“Oh, I am, maybe a little more new-age than most Catholics, but still a believer. But, part of my belief is that God didn’t put us here to relive the past, but to live our lives now.”
“Well, sister, I ain’t no Catholic, but I believe the words you’re preaching,” Ivan responded with a wink followed by another careful sip of the incendiary coffee.
“Well, Ivan Rocket, I’m Peggy, but most just call me Lunch Lady,” She told him as she nodded to two fold-out chairs in the corner. The chairs were obviously part of some makeshift lunch lady break room. Two chairs, a small table with a fantasy-romance novel, and a few pictures and a calendar on a corkboard that had been poorly hung to the wall.
“Don’t mind if I do,” Ivan responded as the two sat down, “and I’ll just stick with Peggy, Peggy. If it’s all the same to you?”
“What kind of music do you kids play?” she asked. Peggy was easily ten years older than Ivan, somewhere in her mid thrities, with a round body and salted brown hair. Not a typical beauty on the outside, but Ivan could see her inside, he could see her glow and he liked her.
“Ahh, the question that every musician dreads,” Ivan answered, looking deeper into Peggy’s eyes. Her glow was so bright that it almost concealed it. It was almost lost in the glare of her aura. The black spot of darkness.
“Dreads? Aren’t you supposed to know better than anyone?” She questioned.
“You’d think so. But no musician can just say rock or punk or metal or something simple like that. We all try to explain the music and hide the influences,” Ivan pulled his attention away from the black spot focusing instead on the book novel on the table. It was titled The Inn in the Field, it’s cover graced with a muscular man holding a woman as her arms pushed away and eyes pulled in.
“So you play rock?” She asked.
“Pretty much,” Ivan said followed by a chuckle that Peggy quickly joined in with.
It was not uncommon that Ivan saw darkness in a person. The darkness seemed to be everywhere now, much more than when he first started noticing it. He often wondered if there was really more of it or if he was just better at seeing it.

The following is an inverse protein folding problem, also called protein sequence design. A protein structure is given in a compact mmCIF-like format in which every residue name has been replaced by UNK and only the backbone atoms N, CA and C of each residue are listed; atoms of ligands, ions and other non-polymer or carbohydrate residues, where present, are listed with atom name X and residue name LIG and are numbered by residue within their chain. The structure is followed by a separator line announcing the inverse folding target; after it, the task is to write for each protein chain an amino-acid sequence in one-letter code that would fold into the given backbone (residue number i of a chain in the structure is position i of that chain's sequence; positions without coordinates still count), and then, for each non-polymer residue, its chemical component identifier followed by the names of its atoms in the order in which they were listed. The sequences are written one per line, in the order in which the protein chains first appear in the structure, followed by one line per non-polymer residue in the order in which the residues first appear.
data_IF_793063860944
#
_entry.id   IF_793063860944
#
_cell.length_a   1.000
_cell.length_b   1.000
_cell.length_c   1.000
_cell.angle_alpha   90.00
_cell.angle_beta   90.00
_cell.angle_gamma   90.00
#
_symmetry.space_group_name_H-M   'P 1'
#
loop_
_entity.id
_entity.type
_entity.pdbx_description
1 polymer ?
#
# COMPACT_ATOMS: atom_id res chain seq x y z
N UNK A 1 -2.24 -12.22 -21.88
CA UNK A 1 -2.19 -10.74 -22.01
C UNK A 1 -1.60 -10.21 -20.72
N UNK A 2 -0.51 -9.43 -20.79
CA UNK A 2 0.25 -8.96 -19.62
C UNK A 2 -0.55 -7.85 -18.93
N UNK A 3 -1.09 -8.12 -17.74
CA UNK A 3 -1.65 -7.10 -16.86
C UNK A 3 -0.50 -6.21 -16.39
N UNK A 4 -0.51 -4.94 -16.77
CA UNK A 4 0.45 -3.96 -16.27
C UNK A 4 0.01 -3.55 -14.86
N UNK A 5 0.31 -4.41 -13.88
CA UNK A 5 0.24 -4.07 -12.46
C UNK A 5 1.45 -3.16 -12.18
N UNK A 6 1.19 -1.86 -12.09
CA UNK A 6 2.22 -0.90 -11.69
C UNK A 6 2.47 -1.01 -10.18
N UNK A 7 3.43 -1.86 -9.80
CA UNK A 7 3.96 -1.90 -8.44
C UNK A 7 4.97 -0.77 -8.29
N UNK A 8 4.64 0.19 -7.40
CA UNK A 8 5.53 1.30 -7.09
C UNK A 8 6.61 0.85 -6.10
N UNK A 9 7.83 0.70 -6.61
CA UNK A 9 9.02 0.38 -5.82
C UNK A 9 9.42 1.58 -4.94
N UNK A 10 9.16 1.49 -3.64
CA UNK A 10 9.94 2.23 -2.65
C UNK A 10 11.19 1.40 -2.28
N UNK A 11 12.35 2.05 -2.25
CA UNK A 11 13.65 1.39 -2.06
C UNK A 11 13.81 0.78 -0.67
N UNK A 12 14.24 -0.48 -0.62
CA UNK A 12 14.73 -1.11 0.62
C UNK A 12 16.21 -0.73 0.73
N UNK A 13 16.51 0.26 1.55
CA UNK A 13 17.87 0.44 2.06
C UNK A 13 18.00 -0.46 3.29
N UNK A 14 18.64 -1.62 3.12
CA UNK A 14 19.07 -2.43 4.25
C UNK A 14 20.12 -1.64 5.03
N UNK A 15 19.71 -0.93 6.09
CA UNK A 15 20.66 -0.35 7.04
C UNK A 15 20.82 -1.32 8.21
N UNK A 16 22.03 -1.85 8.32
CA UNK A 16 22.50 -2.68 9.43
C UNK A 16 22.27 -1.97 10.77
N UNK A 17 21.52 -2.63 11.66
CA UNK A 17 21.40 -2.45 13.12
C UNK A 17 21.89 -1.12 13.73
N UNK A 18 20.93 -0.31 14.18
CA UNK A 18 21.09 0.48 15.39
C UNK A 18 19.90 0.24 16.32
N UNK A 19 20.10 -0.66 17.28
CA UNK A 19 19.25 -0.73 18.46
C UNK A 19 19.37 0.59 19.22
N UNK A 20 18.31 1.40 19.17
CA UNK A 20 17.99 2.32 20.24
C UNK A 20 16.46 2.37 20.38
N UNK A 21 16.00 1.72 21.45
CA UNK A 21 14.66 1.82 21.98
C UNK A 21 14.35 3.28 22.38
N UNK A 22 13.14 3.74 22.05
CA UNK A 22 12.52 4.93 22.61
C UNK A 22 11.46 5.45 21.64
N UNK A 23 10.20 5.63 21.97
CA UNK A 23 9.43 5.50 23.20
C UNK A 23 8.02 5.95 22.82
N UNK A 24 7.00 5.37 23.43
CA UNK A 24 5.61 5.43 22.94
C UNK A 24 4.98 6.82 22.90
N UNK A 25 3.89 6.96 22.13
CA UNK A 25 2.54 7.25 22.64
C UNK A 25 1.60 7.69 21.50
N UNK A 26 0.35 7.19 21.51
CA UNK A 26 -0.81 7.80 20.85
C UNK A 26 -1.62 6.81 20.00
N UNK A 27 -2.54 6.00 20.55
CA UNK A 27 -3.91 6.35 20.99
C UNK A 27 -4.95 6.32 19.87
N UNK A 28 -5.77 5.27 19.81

“That tune?” Ivan asked, “The one you were humming when I came in, what was it? I’m sure that I know it, I just can’t place it.”
“Tune? I was humming a tune? Well, it must have been atrocious, I’m known for being a terrible singer,” Peggy responded with an uncomfortable twist of her curly unkempt hair.
“No, you hummed it perfectly. It was minor and somber, but really quite beautiful.”
“Well, not perfect enough for you to remember it apparently.”
“Hey don’t blame your intonation, blame my memory. It’s terrible.”
“You’re a musician, how did it go?” She asked, expecting that he would hum it back to her.
“That’s just it, I can’t remember, but I know I know it, or at least… I should know it.”
Peggy looked at him for a moment, allowing him to think, then continued on. “So why would you want to play at an all-girls catholic school? I mean, aside from the obvious reasons?”
“Obvious reasons?” Ivan asked with a raised eyebrow.
“The catholic school girls seem to be reason enough for most young men,” Peggy said.
“Oh, right,” Ivan chuckled. “Well, I assure you that’s not why. It’s a favor to the manager of the band. He has close ties to the church, grew up at the other one… the other school. The boy one.”
“Servi Deorum,” Peggy said, completing Ivan’s thought.
“That’s the one,” Ivan said with a snap.
“Grew up there huh? I don’t think he’d be too happy if he saw it again.” Peggy’s voice was serious and quieter.
“Why, what’s wrong with it?” Ivan said, leaning in and matching her tone.
Realizing that she had gotten too serious, Peggy leaned back and tried to continue with a lighter mood. “The same thing that’s wrong here honey. I cant put my finger on it but this place is off.” But, Peggy couldn’t help it, again her tone intensified. “There are doors that are locked that were once open, corners and halls nobody visits anymore.”
“I always thought of Catholicism as being somewhat secretive?” Ivan said, trying to shrug off the heaviness of the conversation.
Peggy continued, “maybe the Vatican! But, this is a girl’s school. They just have some secret now… Some horrible secret.”
Ivan again found himself fixated on the darkness hidden in her light. He wondered how such a powerful light could have a spec of darkness. How could a spot of darkness survive at the middle of a star.
He leaned closer, still looking in her eyes, and pondered. “I wonder what the secret is?”